Ocean State residents generally say that poor access to affordable housing lowers the quality of their communities more than any other factor, according to a report issued by health insurance provider Blue Cross Blue Shield Rhode Island in partnership with the University’s School of Public Health.
The report, released Oct. 23, examined how R.I. residents perceive various aspects of their community life. The report also examined factors that included food access, transportation availability, safety and employment. The researchers interviewed more than 2,200 respondents over the phone. Given the large sample size, the report can be understood to reflect the opinions of the entire state, said Melissa Clark, Professor of Health Services and Principal Investigator of the report.
Access to affordable, quality housing received a compiled score of 48 out of a possible 100 — the lowest score in the report. Participants were asked to evaluate cost of housing, ease of utility payment and access to affordable internet. Jobs scored almost as low, at 56 out of 100. To determine this score, respondents were asked about the availability of jobs paying living wages and access to adult education.
Clark said the report did not offer many surprises to those working in healthcare, but rather reinforced existing data and highlighted specific problems.
The report “gives additional data to organizations that are working in these areas as evidence of the importance of putting more resources into some of them, and … some that are very underfunded now,” Clark said.
Will Gomberg ’20, co-director of Housing Opportunities for People Everywhere, pointed to lack of funding as one of the largest barriers to addressing affordable housing issues in the state.
“Everyone knows there’s a crisis, and everyone knows there’s not enough resources being mobilized to address the crisis,” Gomberg said. The report has the potential to bring awareness to groups outside of the “housing and homelessness” sphere so that they recognize the significance of housing quality as a indicator of health, he added.
“Of all the issues facing our state, housing is among the most pressing,” Gomberg said. “We need to address it to effectively address anything else.”
Gomberg identified problems that might have factored into the poor rating of housing in the report, such as interminable waitlists, lack of state funding, old housing stock and income discrimination. Waitlists for housing benefits are “inaccessible,” sometimes leaving individuals in limbo for as long as a decade, he added.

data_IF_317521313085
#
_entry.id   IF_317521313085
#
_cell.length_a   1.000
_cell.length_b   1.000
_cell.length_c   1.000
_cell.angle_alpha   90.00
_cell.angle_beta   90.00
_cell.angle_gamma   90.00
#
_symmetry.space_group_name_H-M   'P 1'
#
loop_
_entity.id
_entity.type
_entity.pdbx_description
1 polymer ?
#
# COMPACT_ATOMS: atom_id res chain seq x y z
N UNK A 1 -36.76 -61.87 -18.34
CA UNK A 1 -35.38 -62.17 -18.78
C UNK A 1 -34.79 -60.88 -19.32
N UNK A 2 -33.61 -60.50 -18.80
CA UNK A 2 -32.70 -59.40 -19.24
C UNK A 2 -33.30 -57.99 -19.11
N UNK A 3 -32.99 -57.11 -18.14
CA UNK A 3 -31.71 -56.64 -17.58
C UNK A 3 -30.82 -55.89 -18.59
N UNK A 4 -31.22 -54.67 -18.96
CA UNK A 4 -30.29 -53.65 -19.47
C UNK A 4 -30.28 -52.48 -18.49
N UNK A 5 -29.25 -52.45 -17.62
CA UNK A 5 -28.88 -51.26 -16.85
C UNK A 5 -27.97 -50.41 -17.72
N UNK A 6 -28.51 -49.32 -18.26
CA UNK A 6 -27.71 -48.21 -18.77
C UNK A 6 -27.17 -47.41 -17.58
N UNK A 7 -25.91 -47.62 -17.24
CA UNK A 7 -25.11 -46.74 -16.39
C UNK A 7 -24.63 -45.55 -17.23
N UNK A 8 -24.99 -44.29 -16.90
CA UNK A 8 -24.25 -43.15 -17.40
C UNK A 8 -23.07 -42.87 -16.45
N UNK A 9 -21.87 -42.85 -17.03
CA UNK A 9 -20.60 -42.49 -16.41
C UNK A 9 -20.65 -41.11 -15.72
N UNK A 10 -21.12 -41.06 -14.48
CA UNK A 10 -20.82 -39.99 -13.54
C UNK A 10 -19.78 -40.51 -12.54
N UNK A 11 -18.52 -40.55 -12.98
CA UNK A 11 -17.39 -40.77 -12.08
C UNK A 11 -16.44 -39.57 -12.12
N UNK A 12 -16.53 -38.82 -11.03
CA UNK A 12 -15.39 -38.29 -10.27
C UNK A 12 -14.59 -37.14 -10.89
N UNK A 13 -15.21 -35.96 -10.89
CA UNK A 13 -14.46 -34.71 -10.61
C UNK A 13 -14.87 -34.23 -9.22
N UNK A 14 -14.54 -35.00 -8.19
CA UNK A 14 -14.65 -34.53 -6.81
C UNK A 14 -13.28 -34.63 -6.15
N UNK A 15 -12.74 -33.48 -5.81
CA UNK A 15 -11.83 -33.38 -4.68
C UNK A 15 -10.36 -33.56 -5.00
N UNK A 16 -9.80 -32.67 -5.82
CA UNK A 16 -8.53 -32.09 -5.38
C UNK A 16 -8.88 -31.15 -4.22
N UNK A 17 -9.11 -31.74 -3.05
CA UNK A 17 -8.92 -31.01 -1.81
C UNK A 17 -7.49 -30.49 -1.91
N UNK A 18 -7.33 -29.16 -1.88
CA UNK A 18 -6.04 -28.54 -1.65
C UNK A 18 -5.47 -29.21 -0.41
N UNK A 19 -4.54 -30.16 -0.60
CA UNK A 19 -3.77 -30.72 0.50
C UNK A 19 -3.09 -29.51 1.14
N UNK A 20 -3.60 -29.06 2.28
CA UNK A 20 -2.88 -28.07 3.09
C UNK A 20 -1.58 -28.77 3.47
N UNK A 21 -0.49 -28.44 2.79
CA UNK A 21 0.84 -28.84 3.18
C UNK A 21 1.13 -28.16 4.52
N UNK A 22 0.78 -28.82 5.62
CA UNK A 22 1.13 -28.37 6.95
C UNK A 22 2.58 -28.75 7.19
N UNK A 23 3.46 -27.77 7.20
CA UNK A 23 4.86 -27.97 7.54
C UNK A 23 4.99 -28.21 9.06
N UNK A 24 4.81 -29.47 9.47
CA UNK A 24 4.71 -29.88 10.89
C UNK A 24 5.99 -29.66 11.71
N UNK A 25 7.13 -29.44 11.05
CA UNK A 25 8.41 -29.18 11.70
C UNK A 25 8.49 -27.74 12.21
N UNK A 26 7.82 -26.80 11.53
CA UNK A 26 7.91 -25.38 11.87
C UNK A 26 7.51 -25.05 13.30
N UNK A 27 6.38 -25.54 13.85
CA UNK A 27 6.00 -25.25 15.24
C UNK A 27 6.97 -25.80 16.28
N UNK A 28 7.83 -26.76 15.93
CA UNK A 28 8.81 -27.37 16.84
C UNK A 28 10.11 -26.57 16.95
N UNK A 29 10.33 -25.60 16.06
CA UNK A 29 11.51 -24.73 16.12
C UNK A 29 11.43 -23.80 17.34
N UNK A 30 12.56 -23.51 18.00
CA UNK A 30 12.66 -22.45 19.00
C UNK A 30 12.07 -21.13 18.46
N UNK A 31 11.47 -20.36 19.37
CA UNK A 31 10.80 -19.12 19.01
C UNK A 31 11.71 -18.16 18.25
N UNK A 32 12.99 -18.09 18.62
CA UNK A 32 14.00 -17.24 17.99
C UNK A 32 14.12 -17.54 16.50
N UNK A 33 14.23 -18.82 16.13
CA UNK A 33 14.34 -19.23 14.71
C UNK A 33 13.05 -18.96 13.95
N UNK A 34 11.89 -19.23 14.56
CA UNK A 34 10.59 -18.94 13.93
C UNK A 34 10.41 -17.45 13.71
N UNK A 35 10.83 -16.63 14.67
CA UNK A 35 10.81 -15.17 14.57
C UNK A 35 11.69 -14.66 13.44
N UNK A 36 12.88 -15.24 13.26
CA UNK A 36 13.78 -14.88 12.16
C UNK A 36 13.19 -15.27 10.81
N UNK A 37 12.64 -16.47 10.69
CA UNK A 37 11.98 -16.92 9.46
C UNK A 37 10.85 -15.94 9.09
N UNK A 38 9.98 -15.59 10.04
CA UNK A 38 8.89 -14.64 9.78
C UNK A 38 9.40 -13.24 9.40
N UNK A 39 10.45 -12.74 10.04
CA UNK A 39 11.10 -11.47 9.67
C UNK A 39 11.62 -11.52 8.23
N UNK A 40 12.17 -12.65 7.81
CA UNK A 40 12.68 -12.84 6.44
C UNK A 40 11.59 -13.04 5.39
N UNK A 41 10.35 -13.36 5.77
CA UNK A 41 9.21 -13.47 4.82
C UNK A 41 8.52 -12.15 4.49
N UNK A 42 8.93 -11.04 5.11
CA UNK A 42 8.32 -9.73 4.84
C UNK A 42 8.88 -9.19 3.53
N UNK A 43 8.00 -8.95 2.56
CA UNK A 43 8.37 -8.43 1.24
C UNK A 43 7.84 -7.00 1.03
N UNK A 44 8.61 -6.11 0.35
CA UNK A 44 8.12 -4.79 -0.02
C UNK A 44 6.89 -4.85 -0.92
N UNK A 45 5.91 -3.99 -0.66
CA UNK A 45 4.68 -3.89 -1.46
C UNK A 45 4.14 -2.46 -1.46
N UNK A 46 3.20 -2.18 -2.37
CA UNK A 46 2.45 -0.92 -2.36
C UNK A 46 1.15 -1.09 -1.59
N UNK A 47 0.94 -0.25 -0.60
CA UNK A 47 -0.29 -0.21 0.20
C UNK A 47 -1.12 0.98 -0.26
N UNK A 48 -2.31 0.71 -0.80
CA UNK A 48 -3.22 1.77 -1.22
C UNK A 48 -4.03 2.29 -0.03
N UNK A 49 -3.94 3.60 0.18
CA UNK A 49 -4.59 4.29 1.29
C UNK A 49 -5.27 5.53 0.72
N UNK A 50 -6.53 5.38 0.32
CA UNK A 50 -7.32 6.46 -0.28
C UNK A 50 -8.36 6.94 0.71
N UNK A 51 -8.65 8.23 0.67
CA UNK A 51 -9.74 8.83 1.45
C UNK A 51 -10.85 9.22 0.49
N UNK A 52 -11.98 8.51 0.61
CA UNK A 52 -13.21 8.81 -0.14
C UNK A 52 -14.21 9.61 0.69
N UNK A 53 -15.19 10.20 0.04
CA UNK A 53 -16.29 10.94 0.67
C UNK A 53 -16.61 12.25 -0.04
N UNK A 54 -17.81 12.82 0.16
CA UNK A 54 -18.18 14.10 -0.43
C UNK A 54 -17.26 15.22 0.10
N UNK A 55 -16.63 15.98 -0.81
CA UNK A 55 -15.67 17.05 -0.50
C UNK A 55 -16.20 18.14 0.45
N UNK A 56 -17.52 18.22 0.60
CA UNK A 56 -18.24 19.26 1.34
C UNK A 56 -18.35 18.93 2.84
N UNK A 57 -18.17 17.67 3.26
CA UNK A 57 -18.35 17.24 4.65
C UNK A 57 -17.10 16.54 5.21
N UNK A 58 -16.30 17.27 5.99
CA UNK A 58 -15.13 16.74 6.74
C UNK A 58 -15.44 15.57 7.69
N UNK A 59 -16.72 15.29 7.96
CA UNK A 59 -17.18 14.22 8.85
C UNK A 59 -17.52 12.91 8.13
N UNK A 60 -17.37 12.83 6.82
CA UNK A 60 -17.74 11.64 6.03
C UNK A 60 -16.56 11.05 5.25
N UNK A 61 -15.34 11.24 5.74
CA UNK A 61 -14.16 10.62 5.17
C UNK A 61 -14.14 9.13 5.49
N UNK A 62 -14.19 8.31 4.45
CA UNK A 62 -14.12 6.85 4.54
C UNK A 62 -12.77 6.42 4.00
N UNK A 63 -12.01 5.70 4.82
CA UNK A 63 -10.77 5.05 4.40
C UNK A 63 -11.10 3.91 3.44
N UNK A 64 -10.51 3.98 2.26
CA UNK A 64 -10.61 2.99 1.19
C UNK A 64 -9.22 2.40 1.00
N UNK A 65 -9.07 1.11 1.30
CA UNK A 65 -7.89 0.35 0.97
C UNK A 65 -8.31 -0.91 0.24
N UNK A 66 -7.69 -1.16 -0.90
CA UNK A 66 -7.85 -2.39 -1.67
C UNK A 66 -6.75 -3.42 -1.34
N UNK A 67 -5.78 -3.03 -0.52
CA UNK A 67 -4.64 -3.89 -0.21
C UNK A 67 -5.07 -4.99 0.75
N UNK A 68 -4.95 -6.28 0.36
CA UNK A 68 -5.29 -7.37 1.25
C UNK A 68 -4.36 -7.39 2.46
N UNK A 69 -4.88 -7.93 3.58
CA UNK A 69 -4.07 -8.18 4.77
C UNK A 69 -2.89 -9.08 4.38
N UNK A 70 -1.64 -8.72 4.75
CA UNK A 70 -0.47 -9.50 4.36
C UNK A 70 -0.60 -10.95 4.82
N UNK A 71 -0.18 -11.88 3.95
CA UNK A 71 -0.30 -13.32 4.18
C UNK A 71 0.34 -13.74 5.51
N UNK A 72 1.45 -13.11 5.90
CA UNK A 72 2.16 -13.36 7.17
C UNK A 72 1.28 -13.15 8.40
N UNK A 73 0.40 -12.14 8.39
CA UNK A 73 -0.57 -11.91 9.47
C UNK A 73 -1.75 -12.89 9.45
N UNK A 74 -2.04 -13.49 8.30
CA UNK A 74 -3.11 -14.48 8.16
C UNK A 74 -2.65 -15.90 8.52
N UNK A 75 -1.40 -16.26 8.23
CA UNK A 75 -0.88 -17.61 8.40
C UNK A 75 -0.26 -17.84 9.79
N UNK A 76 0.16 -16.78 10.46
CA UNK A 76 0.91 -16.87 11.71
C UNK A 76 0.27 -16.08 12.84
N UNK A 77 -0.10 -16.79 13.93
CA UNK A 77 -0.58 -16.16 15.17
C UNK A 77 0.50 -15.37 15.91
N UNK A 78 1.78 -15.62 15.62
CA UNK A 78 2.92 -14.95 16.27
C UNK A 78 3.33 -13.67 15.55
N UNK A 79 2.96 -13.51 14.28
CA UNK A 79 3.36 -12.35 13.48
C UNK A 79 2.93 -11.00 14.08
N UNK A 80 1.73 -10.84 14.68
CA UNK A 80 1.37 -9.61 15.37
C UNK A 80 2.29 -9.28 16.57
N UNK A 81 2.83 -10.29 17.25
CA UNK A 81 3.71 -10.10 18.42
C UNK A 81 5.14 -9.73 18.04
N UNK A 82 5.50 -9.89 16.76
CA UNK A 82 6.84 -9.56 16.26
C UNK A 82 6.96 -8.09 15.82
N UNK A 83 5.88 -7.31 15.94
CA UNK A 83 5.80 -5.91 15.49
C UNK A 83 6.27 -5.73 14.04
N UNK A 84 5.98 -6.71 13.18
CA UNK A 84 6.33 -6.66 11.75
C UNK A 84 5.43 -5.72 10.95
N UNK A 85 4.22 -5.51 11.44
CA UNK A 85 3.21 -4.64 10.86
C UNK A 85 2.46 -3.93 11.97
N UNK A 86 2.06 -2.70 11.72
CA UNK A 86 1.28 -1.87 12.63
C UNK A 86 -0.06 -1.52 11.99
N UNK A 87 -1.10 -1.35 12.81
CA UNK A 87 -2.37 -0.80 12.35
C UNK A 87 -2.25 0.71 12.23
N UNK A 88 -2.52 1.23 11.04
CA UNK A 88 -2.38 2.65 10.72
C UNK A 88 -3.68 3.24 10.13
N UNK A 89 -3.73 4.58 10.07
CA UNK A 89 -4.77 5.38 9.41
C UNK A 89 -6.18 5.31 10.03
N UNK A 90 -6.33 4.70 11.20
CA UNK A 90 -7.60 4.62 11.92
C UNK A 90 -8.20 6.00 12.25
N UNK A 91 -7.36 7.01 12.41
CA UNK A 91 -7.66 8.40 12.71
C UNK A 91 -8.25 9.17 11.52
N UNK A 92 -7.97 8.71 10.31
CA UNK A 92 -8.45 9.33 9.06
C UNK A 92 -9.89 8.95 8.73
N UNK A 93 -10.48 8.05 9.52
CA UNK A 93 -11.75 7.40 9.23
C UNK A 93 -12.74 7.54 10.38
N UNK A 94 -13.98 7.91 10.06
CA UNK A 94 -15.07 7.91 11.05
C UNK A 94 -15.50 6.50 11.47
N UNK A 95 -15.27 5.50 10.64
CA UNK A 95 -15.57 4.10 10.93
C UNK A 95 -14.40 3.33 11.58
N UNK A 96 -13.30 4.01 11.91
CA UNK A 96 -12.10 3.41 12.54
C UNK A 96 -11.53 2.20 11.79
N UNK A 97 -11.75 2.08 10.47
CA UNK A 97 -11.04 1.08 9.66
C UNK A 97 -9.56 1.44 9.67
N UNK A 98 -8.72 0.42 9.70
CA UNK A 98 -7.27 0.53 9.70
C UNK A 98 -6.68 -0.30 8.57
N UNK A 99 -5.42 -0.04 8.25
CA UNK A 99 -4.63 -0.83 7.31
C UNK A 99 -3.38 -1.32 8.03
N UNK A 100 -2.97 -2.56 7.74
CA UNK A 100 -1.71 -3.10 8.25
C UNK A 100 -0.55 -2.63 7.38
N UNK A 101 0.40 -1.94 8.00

The lack of a dedicated line item in the state budget for affordable housing leads to a dearth of sustainable funding, according to Gomberg. Additionally, the old housing stock can lead to health problems with lead, among other concerns. Beyond these issues, source of income discrimination by landlords prevents potential tenants from using housing vouchers to lease.
Gomberg also called for the University to work more to address its impact on housing in the state.
Clark said the University should invest more resources and people to study the quality of life in the state. For example, researchers from the School of Public Health could investigate the disparities identified in the report between opportunities for children and older adults compared to other populations, Clark said.
Ada Amobi, the physician lead at the Health Equity Institute for the Rhode Island Department of Health, was surprised by responses to a question about discrimination in the healthcare setting — only 7 percent of respondents said they had experienced discrimination, which was much lower than typical statewide findings in other research, according to Amobi.
While the study oversampled for children and older adults, it did not oversample for minority populations, which could have skewed findings about minority groups, she added.
To Amobi, the report highlights the importance of understanding that health issues are connected to more than just access to a doctor’s office. Factors like transportation, food access and safety should be considered as well.
“The question now is, ‘How can the public health community and the healthcare community … and other stakeholders work together to create a healthcare road map for Rhode Island knowing that everything is very much connected?’” Amobi said.
After the report’s release, Blue Cross Blue Shield announced its intention to direct its BlueAngel Community Health Grant program toward resolving the housing issues identified in the report. This grant was established 17 years ago, and since then has raised over $4,000,000 in funding for R.I.-based nonprofits, according to a BCBSRI press release.
According to the release that invited non-profits to apply for the grant, “The expectation is that by investing in access to safe and affordable housing, health outcomes for all Rhode Islanders will improve over time.”